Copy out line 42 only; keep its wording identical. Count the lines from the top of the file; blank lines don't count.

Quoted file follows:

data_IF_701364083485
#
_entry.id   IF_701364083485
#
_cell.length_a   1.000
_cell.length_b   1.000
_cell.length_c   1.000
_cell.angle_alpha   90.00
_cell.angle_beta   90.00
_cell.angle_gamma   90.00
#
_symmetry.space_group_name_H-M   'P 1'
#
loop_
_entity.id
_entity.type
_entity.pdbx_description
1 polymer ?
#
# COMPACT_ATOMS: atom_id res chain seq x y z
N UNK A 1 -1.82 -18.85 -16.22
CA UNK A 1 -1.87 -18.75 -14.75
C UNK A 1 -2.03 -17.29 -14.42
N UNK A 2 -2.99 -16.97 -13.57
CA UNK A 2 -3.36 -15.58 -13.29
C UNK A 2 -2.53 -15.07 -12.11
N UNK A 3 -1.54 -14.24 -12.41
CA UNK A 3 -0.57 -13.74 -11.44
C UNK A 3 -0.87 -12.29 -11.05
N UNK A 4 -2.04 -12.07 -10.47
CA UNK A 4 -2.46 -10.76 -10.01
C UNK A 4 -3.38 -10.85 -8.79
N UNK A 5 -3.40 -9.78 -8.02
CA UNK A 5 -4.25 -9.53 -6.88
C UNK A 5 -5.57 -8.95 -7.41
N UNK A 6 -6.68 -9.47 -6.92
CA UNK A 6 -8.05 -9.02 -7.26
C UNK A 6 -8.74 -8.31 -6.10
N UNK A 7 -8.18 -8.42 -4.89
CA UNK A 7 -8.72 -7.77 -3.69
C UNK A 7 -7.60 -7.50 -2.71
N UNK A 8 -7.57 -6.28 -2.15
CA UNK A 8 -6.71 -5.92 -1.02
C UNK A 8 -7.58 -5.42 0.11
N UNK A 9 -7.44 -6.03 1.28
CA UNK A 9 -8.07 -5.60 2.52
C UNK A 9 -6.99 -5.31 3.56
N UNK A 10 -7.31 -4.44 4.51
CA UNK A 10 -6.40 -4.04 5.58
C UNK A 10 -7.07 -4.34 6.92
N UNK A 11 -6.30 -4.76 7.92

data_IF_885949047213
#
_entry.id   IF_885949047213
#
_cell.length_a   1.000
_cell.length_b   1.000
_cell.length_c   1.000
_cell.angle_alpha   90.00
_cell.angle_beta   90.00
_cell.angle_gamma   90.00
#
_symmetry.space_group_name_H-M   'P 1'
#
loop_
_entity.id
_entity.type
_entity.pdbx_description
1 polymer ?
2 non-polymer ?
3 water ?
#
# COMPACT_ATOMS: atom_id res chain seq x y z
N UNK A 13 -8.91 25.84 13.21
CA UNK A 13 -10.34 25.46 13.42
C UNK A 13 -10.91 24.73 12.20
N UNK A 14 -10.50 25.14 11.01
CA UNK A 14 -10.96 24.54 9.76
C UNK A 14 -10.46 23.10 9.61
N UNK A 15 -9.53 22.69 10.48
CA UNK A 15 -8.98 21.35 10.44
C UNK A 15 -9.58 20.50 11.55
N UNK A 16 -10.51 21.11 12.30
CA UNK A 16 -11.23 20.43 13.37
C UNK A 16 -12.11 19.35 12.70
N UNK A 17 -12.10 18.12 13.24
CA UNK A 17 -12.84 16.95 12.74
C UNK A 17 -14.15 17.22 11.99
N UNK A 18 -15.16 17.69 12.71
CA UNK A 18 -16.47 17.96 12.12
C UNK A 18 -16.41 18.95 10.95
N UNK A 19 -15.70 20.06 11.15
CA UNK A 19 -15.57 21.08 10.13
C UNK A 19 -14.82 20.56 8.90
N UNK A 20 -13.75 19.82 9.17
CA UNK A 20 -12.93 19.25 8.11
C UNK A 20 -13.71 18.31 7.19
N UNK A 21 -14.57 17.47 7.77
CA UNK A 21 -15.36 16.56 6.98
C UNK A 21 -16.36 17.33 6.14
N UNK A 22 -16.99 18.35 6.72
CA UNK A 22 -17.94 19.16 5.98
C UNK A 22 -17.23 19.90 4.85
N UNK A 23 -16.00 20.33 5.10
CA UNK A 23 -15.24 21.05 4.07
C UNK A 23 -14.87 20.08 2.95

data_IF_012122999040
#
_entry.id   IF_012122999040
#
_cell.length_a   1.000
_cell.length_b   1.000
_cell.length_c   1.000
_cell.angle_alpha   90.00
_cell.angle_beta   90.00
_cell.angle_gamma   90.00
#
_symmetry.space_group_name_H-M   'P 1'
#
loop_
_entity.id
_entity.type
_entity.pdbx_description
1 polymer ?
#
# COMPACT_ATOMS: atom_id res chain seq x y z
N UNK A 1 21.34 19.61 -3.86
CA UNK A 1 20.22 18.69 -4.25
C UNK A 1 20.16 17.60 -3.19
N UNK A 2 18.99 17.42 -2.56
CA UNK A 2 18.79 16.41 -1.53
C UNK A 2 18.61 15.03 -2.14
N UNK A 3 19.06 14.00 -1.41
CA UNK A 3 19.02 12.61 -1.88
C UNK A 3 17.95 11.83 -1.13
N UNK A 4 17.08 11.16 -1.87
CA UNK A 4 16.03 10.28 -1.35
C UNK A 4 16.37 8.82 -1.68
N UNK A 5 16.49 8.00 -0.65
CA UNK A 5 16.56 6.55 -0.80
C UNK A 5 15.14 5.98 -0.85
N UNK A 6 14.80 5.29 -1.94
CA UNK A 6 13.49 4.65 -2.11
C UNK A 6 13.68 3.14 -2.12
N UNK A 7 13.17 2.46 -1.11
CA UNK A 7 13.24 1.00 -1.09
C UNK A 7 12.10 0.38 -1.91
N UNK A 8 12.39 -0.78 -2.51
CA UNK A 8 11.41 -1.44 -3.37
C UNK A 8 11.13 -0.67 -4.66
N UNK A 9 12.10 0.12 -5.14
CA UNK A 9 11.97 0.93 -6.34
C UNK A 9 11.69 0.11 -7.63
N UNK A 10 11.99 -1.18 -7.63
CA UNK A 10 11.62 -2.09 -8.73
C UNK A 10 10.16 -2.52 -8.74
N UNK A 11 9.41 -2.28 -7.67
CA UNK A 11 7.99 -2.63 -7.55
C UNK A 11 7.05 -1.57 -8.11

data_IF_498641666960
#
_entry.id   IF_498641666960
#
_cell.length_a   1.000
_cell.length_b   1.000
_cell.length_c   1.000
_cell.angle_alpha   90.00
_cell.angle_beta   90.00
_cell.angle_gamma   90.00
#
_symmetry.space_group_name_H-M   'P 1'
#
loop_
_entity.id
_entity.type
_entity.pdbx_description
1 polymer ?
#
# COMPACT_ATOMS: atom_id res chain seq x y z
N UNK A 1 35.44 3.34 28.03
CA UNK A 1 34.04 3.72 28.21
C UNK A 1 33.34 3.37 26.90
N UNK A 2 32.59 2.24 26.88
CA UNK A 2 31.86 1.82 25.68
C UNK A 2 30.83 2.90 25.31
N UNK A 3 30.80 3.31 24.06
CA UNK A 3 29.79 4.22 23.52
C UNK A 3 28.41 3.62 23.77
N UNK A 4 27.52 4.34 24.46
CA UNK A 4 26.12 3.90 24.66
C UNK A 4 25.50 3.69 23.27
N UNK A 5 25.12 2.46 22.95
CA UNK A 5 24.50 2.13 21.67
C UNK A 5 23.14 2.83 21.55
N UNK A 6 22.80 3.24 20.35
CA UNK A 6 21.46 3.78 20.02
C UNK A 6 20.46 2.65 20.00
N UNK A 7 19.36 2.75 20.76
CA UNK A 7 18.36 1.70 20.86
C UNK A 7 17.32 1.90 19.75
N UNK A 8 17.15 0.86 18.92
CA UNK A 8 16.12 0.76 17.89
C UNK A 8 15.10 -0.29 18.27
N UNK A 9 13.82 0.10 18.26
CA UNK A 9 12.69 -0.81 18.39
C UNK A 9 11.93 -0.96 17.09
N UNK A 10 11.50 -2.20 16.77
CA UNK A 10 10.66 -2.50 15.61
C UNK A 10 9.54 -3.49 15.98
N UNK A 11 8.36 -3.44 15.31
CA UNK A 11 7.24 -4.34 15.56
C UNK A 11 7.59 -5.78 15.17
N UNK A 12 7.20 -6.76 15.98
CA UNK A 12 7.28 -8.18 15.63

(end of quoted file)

N UNK A 8 -7.57 -6.28 -2.15